The music industry has done a very good job of convincing people that downloading music, movies, etc. is illegal i.e. illegal downloads. In some countries it is but in the US it is not. Let me repeat that it is not illegal to download copyright material. A few years ago when they went after “illegal downloads” they actually went after people who used software to download music but unknown to them that software turned around and shared that music with others i.e publishing it. Publishing copyright material is illegal – consuming it in most countries is not. Though thanks to some very good wording in press releases organisations like Disney has convinced you that the download is illegal.

But here is the problem with streaming – the streamer is the publisher. The moment you push the publish button on any website you are accepting the risk for copyright violation or your employer is. If the speaker uses copyright material you are the one who is going to get sued as the publisher. The details of this would be a whole other post on copyright, but I would not encourage anyone to stream or video anything without first doing some heavy investigation into copyright law.

Changing Cultural, Good Luck

Lets pretend that technical problems are solved and so are the copyright issues, you now have to change the culture.

People Don’t Want to Be Filmed

Except for a few occasions in almost every conference I have filmed there is always at least one person who does not want to be filmed. There are many reasons for that, camera shy, “unpublished data”, etc. In other disciplines like computer science where papers are written before the conference and published within a month of giving it the problem of “un-published data” seems to be less of a concern but there are still many people who are camera shy.

And on  some occasions people don’t want their presentations tweeted that tends to be very rare.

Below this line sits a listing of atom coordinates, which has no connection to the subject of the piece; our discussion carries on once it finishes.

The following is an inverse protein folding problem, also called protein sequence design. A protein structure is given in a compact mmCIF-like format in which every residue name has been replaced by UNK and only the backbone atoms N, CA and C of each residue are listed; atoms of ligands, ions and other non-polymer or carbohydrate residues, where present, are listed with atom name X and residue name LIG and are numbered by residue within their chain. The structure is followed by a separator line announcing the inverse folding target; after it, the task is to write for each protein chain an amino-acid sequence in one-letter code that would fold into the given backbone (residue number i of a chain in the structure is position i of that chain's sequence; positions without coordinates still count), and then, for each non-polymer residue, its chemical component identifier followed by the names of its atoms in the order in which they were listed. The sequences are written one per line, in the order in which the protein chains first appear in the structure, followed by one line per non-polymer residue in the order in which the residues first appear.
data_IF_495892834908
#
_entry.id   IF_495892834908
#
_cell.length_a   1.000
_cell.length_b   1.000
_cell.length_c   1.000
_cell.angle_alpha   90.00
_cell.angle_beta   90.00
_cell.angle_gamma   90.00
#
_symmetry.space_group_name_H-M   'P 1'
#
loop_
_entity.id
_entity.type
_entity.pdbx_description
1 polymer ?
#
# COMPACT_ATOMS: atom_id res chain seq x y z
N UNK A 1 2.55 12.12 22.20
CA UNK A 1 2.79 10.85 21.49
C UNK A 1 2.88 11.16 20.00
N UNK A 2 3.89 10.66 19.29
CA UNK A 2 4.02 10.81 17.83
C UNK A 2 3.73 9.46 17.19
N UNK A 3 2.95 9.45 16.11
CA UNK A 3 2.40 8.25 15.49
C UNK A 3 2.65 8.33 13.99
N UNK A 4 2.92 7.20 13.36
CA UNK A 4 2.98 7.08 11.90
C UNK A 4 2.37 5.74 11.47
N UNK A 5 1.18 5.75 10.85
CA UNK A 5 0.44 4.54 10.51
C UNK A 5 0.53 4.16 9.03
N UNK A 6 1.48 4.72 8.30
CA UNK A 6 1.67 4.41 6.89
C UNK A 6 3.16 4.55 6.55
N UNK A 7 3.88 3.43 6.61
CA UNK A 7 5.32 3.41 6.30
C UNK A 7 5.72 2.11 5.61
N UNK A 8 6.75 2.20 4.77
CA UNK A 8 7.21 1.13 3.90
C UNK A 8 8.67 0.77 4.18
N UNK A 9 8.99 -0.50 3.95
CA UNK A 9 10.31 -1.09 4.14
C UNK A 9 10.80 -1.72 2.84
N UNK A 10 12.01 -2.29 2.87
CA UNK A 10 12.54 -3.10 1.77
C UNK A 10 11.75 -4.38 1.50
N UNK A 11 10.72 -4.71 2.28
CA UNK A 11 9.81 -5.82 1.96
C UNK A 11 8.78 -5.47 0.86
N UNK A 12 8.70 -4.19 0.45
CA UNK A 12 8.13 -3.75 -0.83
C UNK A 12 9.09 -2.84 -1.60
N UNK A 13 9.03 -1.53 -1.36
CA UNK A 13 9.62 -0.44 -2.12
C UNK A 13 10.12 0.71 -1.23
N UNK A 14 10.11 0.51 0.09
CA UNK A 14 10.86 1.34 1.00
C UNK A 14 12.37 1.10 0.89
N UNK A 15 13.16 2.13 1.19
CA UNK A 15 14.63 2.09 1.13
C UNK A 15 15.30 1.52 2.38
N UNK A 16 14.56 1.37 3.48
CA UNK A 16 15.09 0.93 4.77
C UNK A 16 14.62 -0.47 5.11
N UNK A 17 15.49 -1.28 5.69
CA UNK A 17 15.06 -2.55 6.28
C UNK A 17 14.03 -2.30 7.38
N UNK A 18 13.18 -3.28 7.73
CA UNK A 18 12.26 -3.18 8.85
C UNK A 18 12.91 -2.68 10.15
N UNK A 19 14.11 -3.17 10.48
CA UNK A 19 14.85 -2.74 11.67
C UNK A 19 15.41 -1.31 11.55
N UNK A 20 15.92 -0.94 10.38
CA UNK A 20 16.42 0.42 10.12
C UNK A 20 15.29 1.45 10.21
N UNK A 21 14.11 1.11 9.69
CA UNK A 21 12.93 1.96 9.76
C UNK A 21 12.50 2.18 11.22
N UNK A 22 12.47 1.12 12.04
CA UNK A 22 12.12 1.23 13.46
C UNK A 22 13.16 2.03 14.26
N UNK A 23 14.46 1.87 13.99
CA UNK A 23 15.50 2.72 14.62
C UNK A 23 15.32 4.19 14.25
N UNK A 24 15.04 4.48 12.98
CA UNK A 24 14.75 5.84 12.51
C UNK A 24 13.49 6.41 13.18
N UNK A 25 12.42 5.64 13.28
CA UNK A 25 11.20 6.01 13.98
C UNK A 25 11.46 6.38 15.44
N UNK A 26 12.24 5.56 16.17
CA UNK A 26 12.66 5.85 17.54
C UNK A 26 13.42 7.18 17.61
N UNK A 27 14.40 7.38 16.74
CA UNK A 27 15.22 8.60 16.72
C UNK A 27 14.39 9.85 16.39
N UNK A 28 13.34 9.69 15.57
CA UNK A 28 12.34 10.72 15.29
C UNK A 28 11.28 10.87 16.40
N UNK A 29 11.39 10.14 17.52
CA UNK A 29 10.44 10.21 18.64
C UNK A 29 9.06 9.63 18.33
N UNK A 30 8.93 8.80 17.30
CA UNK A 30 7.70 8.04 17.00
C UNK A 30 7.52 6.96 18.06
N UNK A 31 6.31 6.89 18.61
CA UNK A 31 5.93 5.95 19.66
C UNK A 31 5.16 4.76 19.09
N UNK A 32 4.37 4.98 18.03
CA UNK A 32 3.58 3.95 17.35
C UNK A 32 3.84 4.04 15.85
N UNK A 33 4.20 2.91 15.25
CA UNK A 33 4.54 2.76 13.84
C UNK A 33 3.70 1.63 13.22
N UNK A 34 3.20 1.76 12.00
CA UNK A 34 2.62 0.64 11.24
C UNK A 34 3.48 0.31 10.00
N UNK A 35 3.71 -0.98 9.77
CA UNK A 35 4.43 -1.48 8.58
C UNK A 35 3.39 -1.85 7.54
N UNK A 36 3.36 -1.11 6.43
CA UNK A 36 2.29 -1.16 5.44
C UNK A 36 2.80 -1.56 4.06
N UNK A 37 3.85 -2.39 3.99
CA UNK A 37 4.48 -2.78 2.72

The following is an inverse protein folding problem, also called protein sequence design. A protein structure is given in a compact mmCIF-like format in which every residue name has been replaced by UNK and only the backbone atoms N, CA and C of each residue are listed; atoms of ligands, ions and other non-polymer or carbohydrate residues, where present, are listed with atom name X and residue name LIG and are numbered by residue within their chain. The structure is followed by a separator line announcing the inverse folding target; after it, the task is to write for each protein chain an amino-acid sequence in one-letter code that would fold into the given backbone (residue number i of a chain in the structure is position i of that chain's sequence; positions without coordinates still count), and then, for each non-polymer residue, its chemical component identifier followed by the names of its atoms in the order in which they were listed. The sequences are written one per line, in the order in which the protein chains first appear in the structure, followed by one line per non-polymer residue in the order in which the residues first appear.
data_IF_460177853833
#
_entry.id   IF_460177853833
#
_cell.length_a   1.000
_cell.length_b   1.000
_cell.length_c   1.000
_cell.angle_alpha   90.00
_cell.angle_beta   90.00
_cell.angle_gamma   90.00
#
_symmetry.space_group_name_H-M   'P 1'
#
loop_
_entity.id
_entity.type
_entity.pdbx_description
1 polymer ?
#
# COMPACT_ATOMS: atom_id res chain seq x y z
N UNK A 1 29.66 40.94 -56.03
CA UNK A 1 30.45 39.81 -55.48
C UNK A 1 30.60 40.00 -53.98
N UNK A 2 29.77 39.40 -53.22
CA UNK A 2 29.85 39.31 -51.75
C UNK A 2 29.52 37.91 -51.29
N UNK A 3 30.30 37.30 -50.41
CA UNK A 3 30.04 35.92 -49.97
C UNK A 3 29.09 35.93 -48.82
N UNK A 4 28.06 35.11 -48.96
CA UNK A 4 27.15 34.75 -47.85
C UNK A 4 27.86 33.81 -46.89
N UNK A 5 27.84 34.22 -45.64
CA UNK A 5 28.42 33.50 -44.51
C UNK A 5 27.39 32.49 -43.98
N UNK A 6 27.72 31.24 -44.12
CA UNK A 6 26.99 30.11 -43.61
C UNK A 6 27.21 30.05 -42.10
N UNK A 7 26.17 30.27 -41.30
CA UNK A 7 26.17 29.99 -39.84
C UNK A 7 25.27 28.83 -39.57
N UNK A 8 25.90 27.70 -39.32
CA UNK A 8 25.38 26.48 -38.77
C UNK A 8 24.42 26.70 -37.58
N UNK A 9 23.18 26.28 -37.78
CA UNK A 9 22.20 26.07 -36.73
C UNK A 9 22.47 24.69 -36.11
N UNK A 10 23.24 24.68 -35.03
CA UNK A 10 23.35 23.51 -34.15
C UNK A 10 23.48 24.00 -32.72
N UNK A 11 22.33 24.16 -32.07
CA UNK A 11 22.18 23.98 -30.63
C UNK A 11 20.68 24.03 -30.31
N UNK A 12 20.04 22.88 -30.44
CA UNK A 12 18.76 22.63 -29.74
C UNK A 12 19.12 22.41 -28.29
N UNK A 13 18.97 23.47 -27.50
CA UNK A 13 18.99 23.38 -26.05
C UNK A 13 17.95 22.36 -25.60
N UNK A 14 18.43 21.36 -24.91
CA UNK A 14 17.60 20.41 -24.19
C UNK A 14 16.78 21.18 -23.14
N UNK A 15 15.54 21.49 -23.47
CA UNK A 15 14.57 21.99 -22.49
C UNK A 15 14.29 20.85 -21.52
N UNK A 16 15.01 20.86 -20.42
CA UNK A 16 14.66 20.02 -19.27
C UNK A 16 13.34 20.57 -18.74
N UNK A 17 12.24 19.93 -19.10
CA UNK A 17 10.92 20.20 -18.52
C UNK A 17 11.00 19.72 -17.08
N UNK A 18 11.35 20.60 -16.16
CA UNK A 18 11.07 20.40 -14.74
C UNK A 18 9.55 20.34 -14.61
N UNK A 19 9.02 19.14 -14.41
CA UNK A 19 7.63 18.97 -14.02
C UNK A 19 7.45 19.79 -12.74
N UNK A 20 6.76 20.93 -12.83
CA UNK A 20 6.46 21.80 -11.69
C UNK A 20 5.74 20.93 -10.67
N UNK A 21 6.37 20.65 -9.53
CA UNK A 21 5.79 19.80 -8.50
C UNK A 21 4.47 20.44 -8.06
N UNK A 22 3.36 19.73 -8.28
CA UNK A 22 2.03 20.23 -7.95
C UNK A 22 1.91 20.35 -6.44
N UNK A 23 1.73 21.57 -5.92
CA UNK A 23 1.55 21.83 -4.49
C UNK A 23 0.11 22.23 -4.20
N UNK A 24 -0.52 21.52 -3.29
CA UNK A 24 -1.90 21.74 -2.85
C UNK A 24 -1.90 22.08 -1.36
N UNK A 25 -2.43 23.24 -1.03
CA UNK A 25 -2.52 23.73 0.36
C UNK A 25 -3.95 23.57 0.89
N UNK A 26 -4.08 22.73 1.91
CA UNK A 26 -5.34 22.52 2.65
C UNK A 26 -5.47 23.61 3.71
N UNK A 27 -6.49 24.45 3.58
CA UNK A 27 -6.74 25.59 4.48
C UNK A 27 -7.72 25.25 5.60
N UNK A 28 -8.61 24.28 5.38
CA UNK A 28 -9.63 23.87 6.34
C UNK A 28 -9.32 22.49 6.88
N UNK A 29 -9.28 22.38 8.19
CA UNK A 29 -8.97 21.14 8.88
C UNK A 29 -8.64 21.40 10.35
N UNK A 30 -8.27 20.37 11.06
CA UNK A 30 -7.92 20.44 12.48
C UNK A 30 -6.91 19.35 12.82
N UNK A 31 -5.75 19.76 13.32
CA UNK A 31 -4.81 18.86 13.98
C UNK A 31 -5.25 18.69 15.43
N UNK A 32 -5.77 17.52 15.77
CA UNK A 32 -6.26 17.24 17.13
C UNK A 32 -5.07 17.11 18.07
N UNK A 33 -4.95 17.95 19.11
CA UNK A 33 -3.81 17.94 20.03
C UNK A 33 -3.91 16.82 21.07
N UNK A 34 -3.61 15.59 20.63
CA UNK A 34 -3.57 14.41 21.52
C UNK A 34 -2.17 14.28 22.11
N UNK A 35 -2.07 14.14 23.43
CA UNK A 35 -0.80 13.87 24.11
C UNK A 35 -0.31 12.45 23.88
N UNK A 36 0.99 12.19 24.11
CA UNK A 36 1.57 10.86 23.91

Giving Up Control

When I video record conferences I let the speakers see the videos before I post them and occasionally they ask for changes to the video.  Changes are relatively rare but requests to see the videos before they are published are not. Being able to approve videos puts many people at ease and I suspect with live streaming you will have fewer people willing to do it without the ability to control the output.

 What Gets Said Behind Closed Doors

Sometimes you feel comfortable saying stuff to friends or small groups but don’t want your words repeated to a wider audience. Maybe when you are slagging off an organisation or person? Most of the time the offenders don’t what a record of that.

At the end of the day you will have lots of resistance to live streaming. Yes, we can slowly change that but it will take a long time. Moreover some things such as stage fright you might never be able to overcome.

Demand and Use

Hypothetically, lets say we solve all the above problems – who will watch these streams? One of the great things about conferences is that you take off school, work, etc. to go to a specific location to watch presentations and in many cases your work pays you to do that. They do that because usually you are also presenting at the conference — money has been put aside for this. Very few employers will give you the time off to watch a stream and not present. Who is going to get the time off from classes, work, and life in general to watch live streaming? Moreover, live streaming only works if you are relatively close in location to the conferences so that timings work out. Are you going to get up at 3 in the morning to watch an Archaeology conference that is somewhere else in the world?

I have done streaming and you might reach an additional dozen or so people. This is great because they could not attend the event, but I reach hundreds with edited videos because people can watch them later in their pajamas drinking their weekend coffee or on the bus ride home or when they are bored at work and the boss is out. In my opinion live streaming is a lot of work for very little reward and I am not sure what problem it is trying to solve. Why do you need to watch a presentation live?

As long as you don’t post pictures of slides on Twitter – live tweeting a presentation pretty much avoids copyright issues. Twitter works even with bad Wifi. You can read tweets later and it does not need to be live. I don’t see any advantage streaming video, via a smartphone or any other method, has over recorded and edited videos or even live tweeting in most instances.

I have more thoughts on digital conferences in general but will save them for other posts.